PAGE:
A new type of cell therapy to treat patients with liver scarring, or cirrhosis, shows promise of being the first medical treatment for this common and lethal condition.
Results from a clinical trial of the treatment will be presented at the American Association for the Study of Liver Diseases (AASLD) conference in Boston today (November 13, 2023).
The innovative new approach to treating cirrhosis uses macrophage immune cells – the cells associated with tissue repair – derived from the patient’s own cells. It was tested in a clinical study, called ‘MATCH Phase 2’, involving 50 patients in Scotland with cirrhosis caused by a variety of different factors, such as alcohol, fatty-liver disease and viral hepatitis.
The data shows the treatment - pioneered by Professor Stuart Forbes’ lab at the University of Edinburgh - helped dramatically reduce serious liver-related complications during this one-year study. These complications can lead to hospitalisation and death.
The results indicate the treatment might help delay the need for a liver transplant, which is currently the only treatment option available to patients with advanced liver disease, but is a highly invasive procedure severely limited by organ availability, patient eligibility and complex aftercare.
Chronic liver diseases and associated cirrhosis account for approximately one million deaths per year globally, with 4,000 deaths per year in the UK alone.
In MATCH Phase 2, 26 patients received the macrophage treatment, and 24 patients in the control group received standard medical care only. After one year, there were no liver-related clinical events in any of the 26 patients treated with macrophages. In the control group, four patients out of the 24 developed liver-related severe adverse events, and there were three deaths.
Professor Stuart Forbes, a clinical hepatologist and Director of the University of Edinburgh’s Centre for Regenerative Medicine, has spent over a decade researching macrophages, supported by Edinburgh Innovations, the University’s commercialisation service. He and his team, funded by the Medical Research Council, have been investigating ways to understand and enhance the natural regenerative features of macrophage cells to create more effective medicines for liver disease.
An initial smaller study led by Professor Forbes in 2019, called MATCH Phase 1, showed the treatment was well tolerated, exhibiting none of the side effects commonly observed with immune cell therapy treatments. This was repeated in the MATCH Phase 2 results.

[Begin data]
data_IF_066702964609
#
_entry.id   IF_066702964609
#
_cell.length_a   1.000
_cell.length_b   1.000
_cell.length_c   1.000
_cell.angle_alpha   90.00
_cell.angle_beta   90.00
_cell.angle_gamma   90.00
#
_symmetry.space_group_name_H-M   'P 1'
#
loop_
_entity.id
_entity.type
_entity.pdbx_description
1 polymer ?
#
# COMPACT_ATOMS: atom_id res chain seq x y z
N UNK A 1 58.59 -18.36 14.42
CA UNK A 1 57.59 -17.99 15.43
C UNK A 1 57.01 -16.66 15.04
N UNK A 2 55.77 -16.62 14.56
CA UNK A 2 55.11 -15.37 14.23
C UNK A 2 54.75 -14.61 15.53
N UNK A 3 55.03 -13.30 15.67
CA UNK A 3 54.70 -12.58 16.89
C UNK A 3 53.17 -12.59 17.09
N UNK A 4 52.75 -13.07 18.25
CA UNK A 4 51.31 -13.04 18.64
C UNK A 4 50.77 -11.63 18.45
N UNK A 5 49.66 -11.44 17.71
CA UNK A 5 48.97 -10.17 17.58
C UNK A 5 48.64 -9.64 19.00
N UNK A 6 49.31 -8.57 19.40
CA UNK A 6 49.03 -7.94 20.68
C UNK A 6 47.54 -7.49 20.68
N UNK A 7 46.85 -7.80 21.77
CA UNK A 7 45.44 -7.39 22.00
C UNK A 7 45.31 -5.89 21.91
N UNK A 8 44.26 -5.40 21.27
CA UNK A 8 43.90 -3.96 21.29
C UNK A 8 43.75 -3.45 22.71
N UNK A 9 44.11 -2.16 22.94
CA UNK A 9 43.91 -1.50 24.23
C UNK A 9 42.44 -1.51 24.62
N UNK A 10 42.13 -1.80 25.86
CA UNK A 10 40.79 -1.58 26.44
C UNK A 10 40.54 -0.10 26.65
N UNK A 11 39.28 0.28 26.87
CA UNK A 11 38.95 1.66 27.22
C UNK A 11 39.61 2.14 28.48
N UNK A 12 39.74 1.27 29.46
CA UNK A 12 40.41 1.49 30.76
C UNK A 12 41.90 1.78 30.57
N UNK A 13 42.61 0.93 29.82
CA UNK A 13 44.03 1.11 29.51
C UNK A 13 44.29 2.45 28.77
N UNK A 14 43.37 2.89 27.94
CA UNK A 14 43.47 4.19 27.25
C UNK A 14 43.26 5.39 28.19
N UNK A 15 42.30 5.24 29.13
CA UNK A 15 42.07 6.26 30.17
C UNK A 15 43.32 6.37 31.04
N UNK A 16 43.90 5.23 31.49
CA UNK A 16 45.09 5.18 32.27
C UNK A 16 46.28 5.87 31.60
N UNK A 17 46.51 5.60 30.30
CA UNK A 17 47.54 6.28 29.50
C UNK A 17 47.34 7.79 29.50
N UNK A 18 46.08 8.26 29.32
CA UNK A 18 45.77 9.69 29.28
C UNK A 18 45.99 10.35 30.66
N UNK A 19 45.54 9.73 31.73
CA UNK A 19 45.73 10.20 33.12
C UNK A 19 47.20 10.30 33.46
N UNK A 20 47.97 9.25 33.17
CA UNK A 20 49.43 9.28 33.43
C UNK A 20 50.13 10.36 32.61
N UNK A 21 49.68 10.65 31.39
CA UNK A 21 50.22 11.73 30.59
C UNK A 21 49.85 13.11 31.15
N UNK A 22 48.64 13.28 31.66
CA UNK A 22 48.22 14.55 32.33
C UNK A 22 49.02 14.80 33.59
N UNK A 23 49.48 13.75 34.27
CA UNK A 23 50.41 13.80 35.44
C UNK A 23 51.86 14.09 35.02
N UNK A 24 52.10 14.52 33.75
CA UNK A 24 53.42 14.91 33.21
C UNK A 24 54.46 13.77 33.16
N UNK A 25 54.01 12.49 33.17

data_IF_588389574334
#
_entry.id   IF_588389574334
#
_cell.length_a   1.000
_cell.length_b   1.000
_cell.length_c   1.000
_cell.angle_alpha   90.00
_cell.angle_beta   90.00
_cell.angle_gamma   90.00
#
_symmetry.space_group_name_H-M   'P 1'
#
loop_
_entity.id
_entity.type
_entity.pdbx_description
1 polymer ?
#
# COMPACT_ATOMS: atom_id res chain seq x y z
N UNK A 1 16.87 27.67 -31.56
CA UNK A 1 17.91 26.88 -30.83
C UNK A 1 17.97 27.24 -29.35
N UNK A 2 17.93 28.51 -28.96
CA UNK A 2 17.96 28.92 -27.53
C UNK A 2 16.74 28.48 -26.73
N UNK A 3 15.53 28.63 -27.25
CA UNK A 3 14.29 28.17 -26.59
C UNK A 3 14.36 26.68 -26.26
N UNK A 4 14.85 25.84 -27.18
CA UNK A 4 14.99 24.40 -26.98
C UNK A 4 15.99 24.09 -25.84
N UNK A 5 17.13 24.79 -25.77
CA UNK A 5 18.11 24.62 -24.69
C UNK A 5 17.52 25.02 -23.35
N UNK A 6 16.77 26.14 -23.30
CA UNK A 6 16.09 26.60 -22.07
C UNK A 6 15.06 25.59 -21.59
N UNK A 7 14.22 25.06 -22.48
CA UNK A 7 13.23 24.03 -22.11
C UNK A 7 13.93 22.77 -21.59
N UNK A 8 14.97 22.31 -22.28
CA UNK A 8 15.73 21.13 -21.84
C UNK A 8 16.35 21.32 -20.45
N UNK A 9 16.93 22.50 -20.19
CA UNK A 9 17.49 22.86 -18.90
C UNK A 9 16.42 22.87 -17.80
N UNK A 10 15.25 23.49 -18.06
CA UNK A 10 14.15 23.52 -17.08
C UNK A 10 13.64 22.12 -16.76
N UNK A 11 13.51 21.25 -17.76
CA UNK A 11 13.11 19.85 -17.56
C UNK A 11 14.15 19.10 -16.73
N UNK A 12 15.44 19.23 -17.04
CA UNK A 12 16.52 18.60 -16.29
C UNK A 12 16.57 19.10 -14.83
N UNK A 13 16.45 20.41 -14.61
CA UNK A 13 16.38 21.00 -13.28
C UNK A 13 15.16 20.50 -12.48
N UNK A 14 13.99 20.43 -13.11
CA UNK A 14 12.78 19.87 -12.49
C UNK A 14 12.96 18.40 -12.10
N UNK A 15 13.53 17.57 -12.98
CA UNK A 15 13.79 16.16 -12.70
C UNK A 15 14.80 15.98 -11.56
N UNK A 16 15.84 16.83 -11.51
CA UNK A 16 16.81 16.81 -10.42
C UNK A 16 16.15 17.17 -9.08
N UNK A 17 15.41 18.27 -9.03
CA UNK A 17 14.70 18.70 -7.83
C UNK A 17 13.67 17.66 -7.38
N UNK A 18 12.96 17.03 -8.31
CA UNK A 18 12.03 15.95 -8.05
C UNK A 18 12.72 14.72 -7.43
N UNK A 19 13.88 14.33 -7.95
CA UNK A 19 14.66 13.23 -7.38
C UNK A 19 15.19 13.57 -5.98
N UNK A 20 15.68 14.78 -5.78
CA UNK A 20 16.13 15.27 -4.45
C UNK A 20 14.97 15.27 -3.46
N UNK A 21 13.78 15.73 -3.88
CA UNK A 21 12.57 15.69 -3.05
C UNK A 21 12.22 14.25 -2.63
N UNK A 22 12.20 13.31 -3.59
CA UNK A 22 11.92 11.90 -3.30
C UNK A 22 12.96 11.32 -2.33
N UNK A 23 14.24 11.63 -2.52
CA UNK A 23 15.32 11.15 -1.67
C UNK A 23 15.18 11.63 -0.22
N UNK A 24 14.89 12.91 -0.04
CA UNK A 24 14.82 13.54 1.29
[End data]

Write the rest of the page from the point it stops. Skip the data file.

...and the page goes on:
Professor Forbes said:
We are encouraged by the new results. This trial shows the treatment is well tolerated, and is associated with reducing the clinical complications in patients with end-stage liver disease. "
Co-investigator Professor Jonathan Fallowfield (pictured above) said:
Currently, there is little hope for patients with advanced cirrhosis, apart from a liver transplant and a life on immunosuppressants. Liver-related complications in cirrhosis can be fatal and put huge pressure on health services. We are cautiously optimistic that we can bring hope to patients with this neglected condition. ”
In 2020, Professor Forbes co-founded Resolution Therapeutics, a biotech company focused on engineering macrophage cell therapies to deliver a more effective and durable treatment for patients with end-stage liver disease. The company has developed RTX001, a leading first-in-class macrophage cell therapy designed to transform patient outcomes by delivering increased anti-fibrotic and anti-inflammatory effect. To support this therapy as a future commercial product, Resolution has developed a consistent manufacturing process and robust IP strategy to deliver autologous macrophage therapy to patients at scale. A clinical study for RTX001 is expected to begin in the UK in 2024.
Dr Amir Hefni, Chief Executive Officer of Resolution Therapeutics, said:
The data presented by Professor Forbes is exciting as we progress Resolution’s own programme to treat end-stage liver cirrhosis towards the clinic.
Macrophage cell therapy has the potential to transform patients’ lives and we are very encouraged that in the treatment arm we continue to see a well-tolerated therapy with liver function stabilised and patients staying out of hospital with fewer complications. The MATCH Phase 2 data provide a strong clinical proof-of-concept for macrophages cell therapies which supports the development of RTX001, our lead engineered macrophage cell therapy.”